Wait do Americans know their President is a white supremacist?
— Ogbeni Ayotunde (@OgbeniAyotunde) August 15, 2017
A friend in Nigeria was surprised that African Americans are not out in the streets rioting and causing all kinds of havoc and mayhem in the aftermath of the George Zimmerman not guilty verdict. I told him the thought never crossed my mind as I witnessed the growth of the African American community in one generation
Sitting in a Starbucks writing this article I just so happen to be listening in on a conversation between two caucasian gentlemen about the Trayvon Martin case and another surprise at how the verdict did not result in a race riot. “I mean where are the riots” one asked the other to which he answered ” They have just been peaceful protests” he went on to correct his friend that Al Sharpton did not call for riots in the streets as his friend had implied.
I have also been offered the opinion that Chicago averages over 21 gun murders monthly and that there is some kind of political gain for President Barack Obama because Al Sharpton is not out in the streets of Chicago everyday protesting the murder rate. Seems to me this gentleman is trying to pick what battles Al Sharpton should fight.
The killing of young African Americans is not a new dimension in their playbook. The practice is as old as the slave trade. In the last 2 decades there have been one too many Trayvon Martin, Christopher Wallace and Tupac Shakur.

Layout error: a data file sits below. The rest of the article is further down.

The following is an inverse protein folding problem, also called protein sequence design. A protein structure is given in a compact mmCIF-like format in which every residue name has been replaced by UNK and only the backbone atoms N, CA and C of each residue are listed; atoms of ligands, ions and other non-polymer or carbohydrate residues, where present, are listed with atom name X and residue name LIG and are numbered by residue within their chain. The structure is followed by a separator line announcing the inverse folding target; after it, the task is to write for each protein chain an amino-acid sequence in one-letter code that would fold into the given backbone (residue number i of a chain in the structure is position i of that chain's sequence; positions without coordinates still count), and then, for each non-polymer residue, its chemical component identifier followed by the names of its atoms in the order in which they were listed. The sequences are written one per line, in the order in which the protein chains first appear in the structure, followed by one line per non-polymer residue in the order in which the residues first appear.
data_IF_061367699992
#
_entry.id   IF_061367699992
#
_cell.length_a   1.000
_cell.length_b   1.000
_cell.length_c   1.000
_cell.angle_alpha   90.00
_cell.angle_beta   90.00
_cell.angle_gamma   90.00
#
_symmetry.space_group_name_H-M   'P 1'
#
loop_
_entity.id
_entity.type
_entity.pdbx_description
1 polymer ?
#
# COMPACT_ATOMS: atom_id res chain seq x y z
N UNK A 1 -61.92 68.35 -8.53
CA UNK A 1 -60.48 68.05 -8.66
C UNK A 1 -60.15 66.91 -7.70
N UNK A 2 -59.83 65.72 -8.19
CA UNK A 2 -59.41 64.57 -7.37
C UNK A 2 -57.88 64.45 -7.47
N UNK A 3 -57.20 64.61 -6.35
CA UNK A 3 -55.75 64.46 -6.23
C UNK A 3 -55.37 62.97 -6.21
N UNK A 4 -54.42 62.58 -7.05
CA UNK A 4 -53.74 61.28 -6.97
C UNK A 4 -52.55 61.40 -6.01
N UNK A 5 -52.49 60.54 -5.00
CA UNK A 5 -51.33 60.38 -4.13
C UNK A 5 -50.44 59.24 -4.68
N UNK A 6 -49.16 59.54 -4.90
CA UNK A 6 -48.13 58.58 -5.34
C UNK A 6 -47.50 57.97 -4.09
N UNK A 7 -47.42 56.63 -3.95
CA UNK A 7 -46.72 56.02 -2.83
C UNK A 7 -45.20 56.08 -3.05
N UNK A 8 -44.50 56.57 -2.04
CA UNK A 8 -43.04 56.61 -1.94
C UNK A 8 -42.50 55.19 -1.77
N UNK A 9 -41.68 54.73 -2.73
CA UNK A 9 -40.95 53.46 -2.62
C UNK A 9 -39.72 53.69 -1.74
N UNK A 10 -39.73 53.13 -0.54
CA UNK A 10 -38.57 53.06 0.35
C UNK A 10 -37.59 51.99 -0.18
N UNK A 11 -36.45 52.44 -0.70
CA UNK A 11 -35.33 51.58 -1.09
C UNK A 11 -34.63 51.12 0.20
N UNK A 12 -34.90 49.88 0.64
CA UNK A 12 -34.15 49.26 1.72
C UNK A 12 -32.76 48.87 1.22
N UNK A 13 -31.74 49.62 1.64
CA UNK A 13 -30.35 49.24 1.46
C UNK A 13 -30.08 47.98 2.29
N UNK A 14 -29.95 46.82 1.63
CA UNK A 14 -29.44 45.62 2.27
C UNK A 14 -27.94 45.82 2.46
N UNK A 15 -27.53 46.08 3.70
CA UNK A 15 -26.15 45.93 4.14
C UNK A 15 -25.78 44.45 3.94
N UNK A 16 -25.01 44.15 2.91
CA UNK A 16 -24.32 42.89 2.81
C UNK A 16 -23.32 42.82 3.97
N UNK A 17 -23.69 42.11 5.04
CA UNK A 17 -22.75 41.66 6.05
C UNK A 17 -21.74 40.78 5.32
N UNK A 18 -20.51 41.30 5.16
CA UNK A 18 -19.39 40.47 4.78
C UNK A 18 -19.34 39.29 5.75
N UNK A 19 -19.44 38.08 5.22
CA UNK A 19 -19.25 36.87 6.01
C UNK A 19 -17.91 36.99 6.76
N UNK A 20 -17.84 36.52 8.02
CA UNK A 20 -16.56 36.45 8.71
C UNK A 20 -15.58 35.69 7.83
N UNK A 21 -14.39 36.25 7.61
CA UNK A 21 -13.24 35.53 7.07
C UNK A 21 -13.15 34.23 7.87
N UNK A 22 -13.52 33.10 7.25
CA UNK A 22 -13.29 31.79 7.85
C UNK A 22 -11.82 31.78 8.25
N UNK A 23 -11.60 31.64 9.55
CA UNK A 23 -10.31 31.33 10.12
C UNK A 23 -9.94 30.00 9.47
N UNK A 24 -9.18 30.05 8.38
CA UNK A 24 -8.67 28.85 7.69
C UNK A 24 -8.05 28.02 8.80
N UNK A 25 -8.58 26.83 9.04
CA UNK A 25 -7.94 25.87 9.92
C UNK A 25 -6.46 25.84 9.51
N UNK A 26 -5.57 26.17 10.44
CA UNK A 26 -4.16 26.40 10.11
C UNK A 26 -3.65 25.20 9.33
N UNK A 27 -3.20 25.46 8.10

You ask why the bounty on the blood of young African Americans? Simple, the last form of control they have is the gun. Religion, drugs, prison, police, disease, colonization all failed. So to keep guns you need to have gun laws validated with the blood of the one you fear. The keepers of these laws is the NRA. You make laws against those you feel threatened by and you kill those you fear.
Back to why I did not expect violence from the African American community. It is in the African tradition not to fight violence with violence The Rodney King Beat down by LAPD already proved to the world that African Americans are not the aggressors but victims of this system.
The African American community grew stronger and wiser from the Rodney King experience by raising a generation of thinkers totally contradicting the image projected of the young violent black man. Yet they continue to inflict unjust violence on them.